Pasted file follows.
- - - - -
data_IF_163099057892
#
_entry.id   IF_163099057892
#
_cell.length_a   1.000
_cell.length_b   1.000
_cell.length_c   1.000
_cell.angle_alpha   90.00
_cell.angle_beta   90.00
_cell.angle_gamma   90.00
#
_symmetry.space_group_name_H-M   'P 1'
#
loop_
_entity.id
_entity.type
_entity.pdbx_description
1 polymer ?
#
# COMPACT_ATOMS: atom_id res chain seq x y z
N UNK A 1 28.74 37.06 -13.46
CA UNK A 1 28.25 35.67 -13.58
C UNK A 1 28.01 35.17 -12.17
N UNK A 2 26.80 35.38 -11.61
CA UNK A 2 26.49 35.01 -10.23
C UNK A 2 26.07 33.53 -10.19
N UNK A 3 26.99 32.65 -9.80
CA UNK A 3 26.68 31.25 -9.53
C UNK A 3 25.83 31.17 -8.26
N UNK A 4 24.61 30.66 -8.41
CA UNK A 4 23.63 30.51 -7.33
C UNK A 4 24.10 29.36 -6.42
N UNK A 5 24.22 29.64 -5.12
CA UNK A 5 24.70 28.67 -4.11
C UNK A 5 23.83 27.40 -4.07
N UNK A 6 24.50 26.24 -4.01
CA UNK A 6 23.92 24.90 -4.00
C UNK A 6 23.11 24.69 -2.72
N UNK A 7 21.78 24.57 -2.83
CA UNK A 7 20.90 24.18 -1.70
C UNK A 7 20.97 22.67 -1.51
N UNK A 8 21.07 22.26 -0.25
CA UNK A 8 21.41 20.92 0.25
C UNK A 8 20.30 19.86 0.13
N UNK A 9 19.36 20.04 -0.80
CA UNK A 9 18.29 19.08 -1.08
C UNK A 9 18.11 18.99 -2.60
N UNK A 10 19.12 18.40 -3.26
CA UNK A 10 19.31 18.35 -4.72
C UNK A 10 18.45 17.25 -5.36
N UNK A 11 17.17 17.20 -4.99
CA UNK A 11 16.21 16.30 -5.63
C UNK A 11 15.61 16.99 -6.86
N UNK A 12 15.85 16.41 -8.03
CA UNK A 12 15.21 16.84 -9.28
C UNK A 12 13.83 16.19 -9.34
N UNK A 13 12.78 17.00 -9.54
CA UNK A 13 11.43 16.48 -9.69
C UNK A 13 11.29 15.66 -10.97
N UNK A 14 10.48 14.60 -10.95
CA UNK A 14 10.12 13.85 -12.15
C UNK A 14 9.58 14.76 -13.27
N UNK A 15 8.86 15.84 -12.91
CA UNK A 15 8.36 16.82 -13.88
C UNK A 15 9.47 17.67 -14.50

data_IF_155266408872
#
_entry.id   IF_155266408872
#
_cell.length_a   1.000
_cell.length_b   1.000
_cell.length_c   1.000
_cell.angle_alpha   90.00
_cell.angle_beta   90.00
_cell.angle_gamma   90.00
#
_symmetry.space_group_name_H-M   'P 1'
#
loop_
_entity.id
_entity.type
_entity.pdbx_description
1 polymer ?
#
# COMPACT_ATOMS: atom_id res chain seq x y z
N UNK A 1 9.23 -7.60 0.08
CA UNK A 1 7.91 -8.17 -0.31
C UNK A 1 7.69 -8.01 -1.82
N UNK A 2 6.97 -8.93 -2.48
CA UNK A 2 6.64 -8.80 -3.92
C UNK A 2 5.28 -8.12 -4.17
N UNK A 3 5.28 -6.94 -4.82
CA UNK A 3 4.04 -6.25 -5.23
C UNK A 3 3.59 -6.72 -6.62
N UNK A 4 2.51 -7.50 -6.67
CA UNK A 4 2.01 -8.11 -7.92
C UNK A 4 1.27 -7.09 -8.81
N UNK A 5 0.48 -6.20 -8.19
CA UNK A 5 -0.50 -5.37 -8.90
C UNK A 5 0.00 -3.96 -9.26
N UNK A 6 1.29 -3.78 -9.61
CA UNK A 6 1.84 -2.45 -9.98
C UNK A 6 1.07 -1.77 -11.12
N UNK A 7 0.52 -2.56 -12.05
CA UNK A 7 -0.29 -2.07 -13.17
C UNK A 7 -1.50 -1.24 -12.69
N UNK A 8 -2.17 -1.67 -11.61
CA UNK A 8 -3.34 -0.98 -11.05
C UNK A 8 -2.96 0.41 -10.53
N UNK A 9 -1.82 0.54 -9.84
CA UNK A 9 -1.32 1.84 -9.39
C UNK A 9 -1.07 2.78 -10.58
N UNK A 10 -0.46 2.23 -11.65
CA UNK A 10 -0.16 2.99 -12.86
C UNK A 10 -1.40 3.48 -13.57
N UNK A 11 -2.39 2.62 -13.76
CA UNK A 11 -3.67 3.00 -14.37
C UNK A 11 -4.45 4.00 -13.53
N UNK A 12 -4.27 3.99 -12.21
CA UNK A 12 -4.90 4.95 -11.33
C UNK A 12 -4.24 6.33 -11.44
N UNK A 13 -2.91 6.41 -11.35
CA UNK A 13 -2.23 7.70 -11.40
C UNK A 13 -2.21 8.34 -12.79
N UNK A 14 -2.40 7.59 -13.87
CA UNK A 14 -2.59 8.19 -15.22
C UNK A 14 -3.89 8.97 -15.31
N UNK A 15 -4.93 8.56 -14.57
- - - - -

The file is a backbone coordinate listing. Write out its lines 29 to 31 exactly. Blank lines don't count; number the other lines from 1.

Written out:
C UNK A 3 25.83 31.17 -8.26
N UNK A 4 24.61 30.66 -8.41
CA UNK A 4 23.63 30.51 -7.33